It starts at the very basics: learning. Schools that have immense amounts of funding for their programs also pour thousands of dollars into ensuring their students have proper access to any resources that can make them better. This means hiring fresh off the circuit debaters, the champions of NSDA and TOC rounds, to teach students the tips and tricks of how to win rounds, and instilling those lessons in their newbie debaters, to create some of the best debaters in the nation. Going back to a pre-COVID era and entering into a post-COVID era, it means having access to thousands of dollars to transport kids across the nation for three or four day tournaments, and doing that dozens of times a year. But most importantly, it means having access to more quality practices, engaging material, personalized plans of learning, and focus training kids individually. To put it in simple terms, it allows kids to learn in the best way possible, surrounded by national champions, spending thousands of dollars for each of them and personalizing their learning.
What this does is create a constant cycle of the best debaters continually producing the best debaters, and the rest of the country powerless to disrupt the cycle, because despite how good they may be, their schools aren’t rich enough to help them advance. When a school lacks funding, the money that clubs and sports get is already limited. A club like debate usually gets little to no amounts of funding, simply because schools seem to favor athletics over academics when it comes to extra-curricular activities. Therefore, schools don’t have enough funds for students from programs like debate to fly to the biggest tournaments in the country. When these schools can’t fly across the country to attend tournaments, they lose the ability to compete on a national scale. The harm in that is when it comes to showing the entire circuit the capabilities that they hold, their inexperience prohibits them from having the potential to win it all.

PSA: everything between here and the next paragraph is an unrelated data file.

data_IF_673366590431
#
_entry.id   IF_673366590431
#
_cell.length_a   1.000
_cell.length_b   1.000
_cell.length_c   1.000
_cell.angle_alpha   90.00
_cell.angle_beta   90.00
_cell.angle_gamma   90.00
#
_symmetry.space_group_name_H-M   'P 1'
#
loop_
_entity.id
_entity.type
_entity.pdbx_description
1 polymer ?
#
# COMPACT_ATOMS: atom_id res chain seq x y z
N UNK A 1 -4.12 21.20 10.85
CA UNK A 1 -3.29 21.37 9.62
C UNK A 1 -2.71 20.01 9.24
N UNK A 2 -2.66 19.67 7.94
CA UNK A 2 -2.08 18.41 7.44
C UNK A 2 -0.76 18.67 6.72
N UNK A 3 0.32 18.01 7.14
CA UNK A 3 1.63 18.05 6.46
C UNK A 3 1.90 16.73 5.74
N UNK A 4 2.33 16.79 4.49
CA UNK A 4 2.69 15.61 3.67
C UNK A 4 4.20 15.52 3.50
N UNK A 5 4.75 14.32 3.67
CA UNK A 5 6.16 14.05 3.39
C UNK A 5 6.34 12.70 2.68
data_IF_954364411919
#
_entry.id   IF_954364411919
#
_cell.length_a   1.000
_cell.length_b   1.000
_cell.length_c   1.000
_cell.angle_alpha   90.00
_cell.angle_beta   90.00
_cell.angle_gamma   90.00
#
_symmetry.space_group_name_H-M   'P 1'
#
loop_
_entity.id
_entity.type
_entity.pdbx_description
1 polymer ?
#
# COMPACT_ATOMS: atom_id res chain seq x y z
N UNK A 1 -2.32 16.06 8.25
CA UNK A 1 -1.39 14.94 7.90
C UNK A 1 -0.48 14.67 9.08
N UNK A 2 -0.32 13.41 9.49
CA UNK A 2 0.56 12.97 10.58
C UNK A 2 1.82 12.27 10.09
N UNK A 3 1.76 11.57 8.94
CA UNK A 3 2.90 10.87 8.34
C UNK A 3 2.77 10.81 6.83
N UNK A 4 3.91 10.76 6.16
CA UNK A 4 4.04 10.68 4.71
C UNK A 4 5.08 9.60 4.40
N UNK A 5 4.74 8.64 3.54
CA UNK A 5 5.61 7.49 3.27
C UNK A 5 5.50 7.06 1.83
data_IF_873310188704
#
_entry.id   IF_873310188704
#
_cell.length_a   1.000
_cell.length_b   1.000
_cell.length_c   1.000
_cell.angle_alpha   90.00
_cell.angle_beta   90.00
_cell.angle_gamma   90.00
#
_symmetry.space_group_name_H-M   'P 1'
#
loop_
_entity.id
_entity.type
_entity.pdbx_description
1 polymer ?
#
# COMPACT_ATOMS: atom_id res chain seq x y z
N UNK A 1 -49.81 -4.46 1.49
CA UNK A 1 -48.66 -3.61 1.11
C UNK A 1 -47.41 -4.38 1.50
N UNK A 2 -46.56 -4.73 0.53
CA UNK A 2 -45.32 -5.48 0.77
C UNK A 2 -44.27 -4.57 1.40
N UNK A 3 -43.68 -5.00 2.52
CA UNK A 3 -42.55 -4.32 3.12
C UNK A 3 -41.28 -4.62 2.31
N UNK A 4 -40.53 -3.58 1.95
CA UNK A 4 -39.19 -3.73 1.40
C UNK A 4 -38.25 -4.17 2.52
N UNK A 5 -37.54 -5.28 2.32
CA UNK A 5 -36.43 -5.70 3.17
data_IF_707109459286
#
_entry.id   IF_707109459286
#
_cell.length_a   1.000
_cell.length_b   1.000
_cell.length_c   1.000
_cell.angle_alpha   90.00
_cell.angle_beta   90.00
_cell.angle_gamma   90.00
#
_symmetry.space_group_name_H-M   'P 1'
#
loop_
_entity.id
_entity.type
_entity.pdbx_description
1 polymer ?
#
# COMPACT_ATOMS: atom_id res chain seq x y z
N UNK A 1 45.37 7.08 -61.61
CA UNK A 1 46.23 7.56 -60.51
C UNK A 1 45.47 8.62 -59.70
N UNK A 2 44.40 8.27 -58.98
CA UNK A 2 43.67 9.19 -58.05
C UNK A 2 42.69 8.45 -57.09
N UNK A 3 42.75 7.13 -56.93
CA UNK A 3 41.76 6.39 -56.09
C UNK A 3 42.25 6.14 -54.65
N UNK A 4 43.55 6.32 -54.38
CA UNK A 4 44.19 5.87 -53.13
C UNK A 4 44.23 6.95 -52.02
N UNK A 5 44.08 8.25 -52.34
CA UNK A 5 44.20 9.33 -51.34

But even if the improbable happens, and one of these kids is able to go to one of these tournaments. The saddest part is they likely won’t break to the next rounds, simply because the “better” debaters will be the ones that advance to outrounds, not them. When a low-income student has little to no experience in a chamber, versus a debater that has been to every tournament on the circuit, the chances of breaking are next to nothing. The problem with this, especially in the context of LD and PF, is that when breaking is contingent on your round record, the schools with the lowest records(consequently, schools with worsened education) end up facing off against each other after a few rounds. So all it does is pit small schools against themselves, letting rich schools dominate the circuits, and make a speech and debate a “pay-to-win” event.